There’s a long debate about macronutrients (protein, carbs, and fat) and blood sugar, but there’s a lot less information out there about micronutrients (vitamins and minerals). Here’s a look at four minerals that are important for blood sugar control, plus some ideas for getting them from delicious, nutrient-dense Paleo recipes.
A quick review (if you already know what glucose and insulin are, just skip the list):
- Blood sugar: the amount of sugar (glucose) that’s in your blood. It’s fine and normal for blood sugar to go up after a meal, but then it needs to go back down again. Too much glucose hanging out in your bloodstream for a long time is very dangerous.
- Insulin: the hormone responsible for clearing sugar (glucose) from the bloodstream.
- Insulin resistance: when insulin says “please take this glucose out of the bloodstream and put it in a fat/muscle cell” but your body doesn’t “listen” to the insulin and blood sugar stays high. This is very bad news.
- Type 2 Diabetes: People with type 2 diabetes have chronic insulin resistance, so they have high blood sugar a lot of the time. (Type 1 diabetes is an autoimmune disease and a totally different animal – here, “diabetes” means type 2).
There are reams and reams of studies on diabetes because it’s officially a “disease” so it gets a lot of attention. “Problems managing blood sugar” isn’t officially a “disease” until it gets to a particular cut-off, so it doesn’t get as much attention. But type 2 diabetes doesn’t come from nowhere. It starts with problems managing blood sugar that steadily get worse over time. Diabetes is the extreme end of the spectrum, not some new and totally unrelated issue.
All of this is to say: there are a lot of studies in this post on diabetes and people with diabetes. But they’re still relevant to people who don’t technically have “diabetes” but still have blood sugar issues (or want to avoid them).
And now, for the minerals!
Chromium is good for blood sugar control because it helps regulate insulin.
Patients with diabetes have lower blood levels of chromium than healthy controls. There’s also some evidence that chromium is helpful for treating diabetes. This study found that supplementation with a chromium-enriched yeast improved some measures of blood sugar control in people with Type 2 Diabetes. Interestingly, in some cases it didn’t so much cause improvements as stop things from getting worse. For example, the control group (no chromium) had steadily decreasing markers of antioxidant activity, while the chromium group didn’t see much of a change. But hey, “preventing more problems” is also a benefit.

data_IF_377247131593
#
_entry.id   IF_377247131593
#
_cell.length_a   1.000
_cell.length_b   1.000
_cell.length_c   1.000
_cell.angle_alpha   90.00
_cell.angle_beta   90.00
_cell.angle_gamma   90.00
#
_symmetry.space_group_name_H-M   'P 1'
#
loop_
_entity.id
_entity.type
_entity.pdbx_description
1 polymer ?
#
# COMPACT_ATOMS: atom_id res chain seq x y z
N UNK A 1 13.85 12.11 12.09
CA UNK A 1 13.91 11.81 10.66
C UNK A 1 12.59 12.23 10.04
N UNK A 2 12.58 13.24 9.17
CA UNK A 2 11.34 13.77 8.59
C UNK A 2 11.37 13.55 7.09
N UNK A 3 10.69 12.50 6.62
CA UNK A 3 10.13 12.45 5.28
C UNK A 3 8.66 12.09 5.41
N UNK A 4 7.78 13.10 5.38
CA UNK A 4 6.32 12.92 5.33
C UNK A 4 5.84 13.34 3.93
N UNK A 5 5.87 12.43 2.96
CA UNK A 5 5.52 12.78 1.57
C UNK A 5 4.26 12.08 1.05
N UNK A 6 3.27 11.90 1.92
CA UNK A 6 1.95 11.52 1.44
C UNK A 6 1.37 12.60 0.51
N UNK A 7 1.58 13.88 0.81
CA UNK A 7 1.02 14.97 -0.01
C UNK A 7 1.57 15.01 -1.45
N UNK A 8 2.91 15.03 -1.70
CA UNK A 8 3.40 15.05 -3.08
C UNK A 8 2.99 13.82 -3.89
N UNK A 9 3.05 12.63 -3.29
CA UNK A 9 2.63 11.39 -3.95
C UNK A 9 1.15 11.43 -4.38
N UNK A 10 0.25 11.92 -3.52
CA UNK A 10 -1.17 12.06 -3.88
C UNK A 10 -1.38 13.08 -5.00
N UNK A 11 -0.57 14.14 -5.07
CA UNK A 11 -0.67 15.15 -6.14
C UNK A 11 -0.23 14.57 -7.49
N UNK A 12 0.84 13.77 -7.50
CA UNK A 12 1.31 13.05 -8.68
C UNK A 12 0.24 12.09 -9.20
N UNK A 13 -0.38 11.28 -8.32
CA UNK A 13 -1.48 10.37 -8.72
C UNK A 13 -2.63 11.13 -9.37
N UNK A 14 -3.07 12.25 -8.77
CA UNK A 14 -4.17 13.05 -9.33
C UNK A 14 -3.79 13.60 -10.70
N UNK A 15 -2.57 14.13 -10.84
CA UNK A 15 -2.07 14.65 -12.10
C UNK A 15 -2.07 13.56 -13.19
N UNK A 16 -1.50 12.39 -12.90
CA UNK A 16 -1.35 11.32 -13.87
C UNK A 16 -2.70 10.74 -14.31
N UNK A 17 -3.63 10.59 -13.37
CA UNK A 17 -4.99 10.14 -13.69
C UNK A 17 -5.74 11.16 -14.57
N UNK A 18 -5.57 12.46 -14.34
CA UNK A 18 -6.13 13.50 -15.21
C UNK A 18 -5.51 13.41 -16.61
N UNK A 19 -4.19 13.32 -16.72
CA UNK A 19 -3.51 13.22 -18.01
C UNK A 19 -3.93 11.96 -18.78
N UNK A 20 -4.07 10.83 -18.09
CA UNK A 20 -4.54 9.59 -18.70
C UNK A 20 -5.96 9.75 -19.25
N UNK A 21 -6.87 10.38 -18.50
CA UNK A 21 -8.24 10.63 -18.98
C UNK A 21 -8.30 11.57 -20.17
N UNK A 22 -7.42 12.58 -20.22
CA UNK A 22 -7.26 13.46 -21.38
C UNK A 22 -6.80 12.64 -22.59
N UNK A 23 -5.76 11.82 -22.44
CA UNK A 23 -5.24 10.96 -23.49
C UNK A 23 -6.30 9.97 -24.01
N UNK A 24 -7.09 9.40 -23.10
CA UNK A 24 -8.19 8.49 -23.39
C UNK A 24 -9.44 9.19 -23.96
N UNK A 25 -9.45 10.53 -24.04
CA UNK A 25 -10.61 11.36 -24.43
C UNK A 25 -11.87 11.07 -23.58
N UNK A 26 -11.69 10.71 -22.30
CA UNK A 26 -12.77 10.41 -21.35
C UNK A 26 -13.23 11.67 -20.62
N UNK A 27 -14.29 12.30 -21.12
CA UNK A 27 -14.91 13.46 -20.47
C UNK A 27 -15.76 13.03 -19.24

Another study looked at chromium for steroid-induced diabetes. Steroids can cause diabetes in some patients, basically because they ramp stress hormone production way up (stress: really, really, no-kidding really bad for you). But this study found that steroid-induced diabetes could be treated with supplemental chromium.
For the non-diabetics in the audience, this study in people without diabetes found that chromium-deficient diets made blood sugar control worse, which the researchers could reverse by adding chromium supplements.
Foods to eat: The chromium content of foods varies depending on the soil that they were grown in. But even considering the inevitable variation, broccoli is probably a good bet. So are potatoes, garlic, beef, and turkey. Eat chromium-rich foods with Vitamin C for better absorption.
Zinc is another important mineral for blood sugar control. It’s an antioxidant and it’s also important for insulin management. Patients with diabetes have lower levels of zinc in their blood, and zinc supplementation helps to improve their HbA1c (a measure of long-term blood sugar control). This study and this one also found that zinc levels were significantly lower in patients with Type 2 Diabetes.